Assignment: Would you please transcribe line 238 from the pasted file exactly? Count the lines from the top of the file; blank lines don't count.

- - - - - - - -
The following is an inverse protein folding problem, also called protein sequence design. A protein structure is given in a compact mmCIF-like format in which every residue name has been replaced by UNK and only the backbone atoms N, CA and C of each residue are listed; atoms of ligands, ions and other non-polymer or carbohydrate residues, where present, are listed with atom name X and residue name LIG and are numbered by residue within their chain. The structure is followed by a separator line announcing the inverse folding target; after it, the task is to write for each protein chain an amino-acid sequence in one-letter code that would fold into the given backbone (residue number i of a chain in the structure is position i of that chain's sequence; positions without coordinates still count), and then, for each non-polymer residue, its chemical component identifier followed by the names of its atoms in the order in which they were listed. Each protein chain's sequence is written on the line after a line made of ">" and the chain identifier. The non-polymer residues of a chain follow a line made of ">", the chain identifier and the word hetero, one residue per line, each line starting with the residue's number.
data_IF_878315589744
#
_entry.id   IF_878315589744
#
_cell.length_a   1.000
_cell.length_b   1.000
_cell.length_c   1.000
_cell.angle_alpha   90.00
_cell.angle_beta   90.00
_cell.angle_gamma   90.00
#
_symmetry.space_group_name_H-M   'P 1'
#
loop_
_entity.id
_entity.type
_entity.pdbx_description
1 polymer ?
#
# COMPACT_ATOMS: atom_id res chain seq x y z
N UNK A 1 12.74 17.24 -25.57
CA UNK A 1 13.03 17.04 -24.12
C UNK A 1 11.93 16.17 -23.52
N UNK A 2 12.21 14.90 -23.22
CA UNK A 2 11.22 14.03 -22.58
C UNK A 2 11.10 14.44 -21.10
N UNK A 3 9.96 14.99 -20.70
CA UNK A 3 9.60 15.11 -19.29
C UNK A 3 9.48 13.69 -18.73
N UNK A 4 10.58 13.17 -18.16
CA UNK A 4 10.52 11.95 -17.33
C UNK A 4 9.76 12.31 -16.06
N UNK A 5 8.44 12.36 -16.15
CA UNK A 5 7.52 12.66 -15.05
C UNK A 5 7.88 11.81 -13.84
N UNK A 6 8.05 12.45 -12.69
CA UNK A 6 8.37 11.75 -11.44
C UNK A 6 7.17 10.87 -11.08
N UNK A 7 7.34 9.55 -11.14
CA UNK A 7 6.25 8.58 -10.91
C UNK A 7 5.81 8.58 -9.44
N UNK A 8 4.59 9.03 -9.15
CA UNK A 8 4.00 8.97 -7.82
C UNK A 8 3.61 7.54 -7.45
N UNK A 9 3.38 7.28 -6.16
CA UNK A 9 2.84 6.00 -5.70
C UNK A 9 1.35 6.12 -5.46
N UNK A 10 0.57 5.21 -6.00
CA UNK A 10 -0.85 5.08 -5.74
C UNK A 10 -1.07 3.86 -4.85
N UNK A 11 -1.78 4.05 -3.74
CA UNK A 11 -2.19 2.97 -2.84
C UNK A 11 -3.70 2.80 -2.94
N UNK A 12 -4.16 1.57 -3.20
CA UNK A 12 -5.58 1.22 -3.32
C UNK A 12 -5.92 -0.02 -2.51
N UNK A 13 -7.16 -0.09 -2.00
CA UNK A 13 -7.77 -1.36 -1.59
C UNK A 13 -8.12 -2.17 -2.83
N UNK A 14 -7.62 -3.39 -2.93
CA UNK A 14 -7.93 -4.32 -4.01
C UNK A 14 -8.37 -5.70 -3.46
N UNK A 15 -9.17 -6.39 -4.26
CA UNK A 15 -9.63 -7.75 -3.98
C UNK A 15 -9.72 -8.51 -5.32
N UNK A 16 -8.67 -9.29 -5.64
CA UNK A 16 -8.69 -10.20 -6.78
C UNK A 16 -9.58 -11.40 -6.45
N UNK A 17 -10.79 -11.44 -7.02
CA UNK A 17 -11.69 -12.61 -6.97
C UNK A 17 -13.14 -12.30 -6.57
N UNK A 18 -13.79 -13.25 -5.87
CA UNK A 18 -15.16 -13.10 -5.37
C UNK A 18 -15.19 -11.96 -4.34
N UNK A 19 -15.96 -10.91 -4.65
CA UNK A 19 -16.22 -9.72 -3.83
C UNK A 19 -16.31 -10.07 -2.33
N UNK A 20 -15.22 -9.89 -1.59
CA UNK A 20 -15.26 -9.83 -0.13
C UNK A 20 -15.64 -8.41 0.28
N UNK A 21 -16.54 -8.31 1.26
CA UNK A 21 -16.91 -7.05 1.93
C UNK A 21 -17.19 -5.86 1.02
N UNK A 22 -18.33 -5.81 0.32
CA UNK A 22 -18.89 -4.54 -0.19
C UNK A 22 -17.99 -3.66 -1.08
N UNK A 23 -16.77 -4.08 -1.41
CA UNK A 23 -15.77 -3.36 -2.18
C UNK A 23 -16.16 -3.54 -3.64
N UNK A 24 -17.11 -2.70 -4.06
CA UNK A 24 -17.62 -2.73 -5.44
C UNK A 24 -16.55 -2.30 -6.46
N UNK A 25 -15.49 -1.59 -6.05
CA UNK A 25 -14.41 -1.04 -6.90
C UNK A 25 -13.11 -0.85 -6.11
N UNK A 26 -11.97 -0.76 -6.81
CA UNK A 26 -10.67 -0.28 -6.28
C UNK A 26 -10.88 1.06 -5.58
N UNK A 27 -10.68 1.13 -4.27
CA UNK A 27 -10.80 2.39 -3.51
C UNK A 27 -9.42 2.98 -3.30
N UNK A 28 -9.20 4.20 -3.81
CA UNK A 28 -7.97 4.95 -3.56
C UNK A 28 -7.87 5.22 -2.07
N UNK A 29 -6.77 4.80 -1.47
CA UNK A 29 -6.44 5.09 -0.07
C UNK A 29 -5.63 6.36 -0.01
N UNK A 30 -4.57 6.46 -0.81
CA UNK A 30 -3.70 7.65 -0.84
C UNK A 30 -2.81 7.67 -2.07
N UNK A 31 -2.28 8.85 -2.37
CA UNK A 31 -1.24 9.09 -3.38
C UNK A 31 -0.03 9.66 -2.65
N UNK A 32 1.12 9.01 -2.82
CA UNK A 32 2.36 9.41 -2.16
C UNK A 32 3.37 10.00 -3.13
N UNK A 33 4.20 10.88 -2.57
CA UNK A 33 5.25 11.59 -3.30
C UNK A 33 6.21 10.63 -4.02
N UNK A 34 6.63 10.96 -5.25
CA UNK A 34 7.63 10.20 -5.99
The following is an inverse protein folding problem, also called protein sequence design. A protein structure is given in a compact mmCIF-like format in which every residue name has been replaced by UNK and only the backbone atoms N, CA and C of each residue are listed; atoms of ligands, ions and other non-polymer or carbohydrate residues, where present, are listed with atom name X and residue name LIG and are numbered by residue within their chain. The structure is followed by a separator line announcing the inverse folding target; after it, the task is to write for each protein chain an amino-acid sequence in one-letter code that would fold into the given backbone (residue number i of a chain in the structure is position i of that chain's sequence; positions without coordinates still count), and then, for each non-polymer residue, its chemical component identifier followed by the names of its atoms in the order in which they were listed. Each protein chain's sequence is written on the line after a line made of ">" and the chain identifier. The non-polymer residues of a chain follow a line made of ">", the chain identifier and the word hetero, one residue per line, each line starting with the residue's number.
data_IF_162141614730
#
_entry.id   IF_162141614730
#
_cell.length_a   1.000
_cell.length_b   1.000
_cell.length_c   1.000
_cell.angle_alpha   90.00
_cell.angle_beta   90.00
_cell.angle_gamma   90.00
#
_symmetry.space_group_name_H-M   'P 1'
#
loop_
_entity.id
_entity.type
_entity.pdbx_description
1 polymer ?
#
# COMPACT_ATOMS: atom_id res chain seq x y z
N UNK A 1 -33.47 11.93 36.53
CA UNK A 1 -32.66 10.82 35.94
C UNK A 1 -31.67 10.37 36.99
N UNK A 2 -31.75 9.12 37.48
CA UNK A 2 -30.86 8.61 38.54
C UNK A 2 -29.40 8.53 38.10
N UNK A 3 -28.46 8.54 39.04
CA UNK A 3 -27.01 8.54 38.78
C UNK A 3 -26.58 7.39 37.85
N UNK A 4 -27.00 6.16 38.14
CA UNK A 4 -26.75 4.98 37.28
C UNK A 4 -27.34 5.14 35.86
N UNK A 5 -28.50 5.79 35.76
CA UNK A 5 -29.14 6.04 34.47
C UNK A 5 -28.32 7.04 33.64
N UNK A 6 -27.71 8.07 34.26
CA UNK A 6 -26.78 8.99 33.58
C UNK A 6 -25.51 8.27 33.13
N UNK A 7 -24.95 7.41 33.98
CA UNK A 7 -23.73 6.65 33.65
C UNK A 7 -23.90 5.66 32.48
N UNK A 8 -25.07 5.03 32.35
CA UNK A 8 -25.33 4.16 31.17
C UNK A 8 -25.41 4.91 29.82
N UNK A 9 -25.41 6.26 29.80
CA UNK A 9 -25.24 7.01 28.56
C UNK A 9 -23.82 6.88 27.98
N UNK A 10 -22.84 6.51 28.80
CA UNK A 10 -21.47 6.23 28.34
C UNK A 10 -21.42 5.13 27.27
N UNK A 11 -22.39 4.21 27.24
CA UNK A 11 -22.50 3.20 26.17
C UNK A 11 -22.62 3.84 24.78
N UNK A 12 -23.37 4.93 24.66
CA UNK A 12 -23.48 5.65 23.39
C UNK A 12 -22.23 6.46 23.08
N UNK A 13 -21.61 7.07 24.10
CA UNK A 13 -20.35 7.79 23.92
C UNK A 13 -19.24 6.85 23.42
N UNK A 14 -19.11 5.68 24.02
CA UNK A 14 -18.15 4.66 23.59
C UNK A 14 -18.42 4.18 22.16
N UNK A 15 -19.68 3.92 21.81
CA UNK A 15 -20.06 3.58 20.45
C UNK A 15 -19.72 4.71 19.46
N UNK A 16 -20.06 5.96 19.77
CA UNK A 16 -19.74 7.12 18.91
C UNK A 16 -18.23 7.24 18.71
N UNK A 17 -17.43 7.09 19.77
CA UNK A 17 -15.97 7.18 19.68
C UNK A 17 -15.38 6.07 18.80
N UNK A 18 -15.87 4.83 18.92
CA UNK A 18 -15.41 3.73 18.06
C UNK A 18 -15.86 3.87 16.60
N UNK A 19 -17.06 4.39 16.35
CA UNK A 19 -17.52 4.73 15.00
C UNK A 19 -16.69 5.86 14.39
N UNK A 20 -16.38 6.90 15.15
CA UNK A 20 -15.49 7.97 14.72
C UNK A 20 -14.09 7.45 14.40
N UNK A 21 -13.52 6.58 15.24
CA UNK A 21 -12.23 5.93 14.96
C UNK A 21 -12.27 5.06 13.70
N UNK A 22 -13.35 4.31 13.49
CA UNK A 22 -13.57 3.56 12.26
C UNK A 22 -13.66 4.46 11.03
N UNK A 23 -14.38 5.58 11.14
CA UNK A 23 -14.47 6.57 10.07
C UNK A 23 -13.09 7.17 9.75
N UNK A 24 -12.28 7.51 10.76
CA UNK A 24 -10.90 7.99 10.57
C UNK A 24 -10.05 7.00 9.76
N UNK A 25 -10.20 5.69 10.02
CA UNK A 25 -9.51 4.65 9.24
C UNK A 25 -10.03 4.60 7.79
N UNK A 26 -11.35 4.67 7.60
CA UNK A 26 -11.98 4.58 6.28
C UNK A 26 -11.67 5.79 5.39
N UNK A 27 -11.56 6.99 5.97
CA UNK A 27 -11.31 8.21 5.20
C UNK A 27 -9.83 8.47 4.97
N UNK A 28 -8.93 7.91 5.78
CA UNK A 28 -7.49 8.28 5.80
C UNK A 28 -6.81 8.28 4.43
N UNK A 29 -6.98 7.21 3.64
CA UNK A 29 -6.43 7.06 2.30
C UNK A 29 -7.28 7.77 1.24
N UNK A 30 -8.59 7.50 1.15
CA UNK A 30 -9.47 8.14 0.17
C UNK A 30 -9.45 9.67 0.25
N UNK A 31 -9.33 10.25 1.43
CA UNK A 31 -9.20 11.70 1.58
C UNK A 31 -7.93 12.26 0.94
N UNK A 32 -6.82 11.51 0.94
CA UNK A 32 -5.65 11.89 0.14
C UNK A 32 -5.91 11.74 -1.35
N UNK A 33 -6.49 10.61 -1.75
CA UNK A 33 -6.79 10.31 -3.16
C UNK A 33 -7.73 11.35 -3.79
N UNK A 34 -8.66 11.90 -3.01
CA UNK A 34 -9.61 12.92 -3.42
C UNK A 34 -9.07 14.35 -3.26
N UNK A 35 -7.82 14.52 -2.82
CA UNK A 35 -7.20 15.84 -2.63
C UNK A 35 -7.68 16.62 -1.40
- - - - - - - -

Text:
CA UNK A 32 -5.65 11.89 0.14